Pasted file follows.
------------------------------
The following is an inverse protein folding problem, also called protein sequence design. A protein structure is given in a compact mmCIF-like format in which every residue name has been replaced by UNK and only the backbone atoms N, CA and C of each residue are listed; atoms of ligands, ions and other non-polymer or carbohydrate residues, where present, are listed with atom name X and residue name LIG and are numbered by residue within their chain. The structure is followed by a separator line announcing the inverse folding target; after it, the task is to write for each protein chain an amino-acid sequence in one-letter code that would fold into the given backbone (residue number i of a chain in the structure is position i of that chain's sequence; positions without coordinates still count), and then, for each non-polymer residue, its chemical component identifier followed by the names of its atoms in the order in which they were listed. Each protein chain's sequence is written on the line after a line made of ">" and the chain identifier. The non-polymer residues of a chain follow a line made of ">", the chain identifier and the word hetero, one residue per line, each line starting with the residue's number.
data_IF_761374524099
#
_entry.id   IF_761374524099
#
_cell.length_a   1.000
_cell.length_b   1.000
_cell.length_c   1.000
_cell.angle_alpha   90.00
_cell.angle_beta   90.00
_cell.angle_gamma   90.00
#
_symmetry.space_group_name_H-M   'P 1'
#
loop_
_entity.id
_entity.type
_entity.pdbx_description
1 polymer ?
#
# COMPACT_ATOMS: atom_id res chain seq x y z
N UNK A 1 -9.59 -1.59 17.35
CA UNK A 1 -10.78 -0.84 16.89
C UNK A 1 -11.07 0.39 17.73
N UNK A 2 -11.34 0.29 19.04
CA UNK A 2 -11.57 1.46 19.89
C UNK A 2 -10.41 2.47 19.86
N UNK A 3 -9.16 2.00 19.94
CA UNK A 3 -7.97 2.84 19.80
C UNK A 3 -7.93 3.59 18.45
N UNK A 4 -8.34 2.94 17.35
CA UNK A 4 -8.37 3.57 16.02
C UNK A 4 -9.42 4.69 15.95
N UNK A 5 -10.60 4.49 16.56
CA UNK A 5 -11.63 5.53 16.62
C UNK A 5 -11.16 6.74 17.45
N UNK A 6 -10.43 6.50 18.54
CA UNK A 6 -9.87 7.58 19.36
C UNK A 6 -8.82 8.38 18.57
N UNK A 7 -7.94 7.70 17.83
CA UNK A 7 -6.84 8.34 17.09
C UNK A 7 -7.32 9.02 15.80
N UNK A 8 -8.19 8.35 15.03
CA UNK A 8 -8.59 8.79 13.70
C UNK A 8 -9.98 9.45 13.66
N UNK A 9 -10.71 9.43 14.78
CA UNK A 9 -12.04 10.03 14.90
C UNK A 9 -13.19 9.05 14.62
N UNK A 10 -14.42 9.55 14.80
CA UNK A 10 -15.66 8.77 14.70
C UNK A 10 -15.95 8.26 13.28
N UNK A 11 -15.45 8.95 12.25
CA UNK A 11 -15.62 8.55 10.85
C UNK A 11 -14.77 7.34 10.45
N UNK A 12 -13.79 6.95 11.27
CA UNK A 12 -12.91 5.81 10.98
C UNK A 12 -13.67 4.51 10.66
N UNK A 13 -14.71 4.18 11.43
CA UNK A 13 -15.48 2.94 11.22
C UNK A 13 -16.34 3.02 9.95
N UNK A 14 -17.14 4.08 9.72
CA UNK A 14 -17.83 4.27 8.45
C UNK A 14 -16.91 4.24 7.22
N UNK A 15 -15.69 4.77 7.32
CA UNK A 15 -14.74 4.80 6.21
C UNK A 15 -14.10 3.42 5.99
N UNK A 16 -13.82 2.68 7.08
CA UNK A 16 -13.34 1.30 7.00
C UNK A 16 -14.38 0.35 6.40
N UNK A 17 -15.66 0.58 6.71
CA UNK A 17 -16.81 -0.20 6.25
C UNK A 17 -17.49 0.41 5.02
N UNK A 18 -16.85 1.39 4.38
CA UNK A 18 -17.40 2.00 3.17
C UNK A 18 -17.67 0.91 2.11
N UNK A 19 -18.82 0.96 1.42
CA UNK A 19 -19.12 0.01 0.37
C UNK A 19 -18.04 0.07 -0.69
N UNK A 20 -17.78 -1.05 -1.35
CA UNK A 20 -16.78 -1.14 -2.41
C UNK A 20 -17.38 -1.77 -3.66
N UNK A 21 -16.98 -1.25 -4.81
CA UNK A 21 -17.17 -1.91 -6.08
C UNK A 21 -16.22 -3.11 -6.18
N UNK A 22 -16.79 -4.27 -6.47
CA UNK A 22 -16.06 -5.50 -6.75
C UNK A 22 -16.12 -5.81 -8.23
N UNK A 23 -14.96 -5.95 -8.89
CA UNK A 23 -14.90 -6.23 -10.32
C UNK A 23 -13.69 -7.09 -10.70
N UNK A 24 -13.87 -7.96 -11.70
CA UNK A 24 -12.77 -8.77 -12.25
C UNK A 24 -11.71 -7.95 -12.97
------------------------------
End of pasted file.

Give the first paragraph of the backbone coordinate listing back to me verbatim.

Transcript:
The following is an inverse protein folding problem, also called protein sequence design. A protein structure is given in a compact mmCIF-like format in which every residue name has been replaced by UNK and only the backbone atoms N, CA and C of each residue are listed; atoms of ligands, ions and other non-polymer or carbohydrate residues, where present, are listed with atom name X and residue name LIG and are numbered by residue within their chain. The structure is followed by a separator line announcing the inverse folding target; after it, the task is to write for each protein chain an amino-acid sequence in one-letter code that would fold into the given backbone (residue number i of a chain in the structure is position i of that chain's sequence; positions without coordinates still count), and then, for each non-polymer residue, its chemical component identifier followed by the names of its atoms in the order in which they were listed. Each protein chain's sequence is written on the line after a line made of ">" and the chain identifier. The non-polymer residues of a chain follow a line made of ">", the chain identifier and the word hetero, one residue per line, each line starting with the residue's number.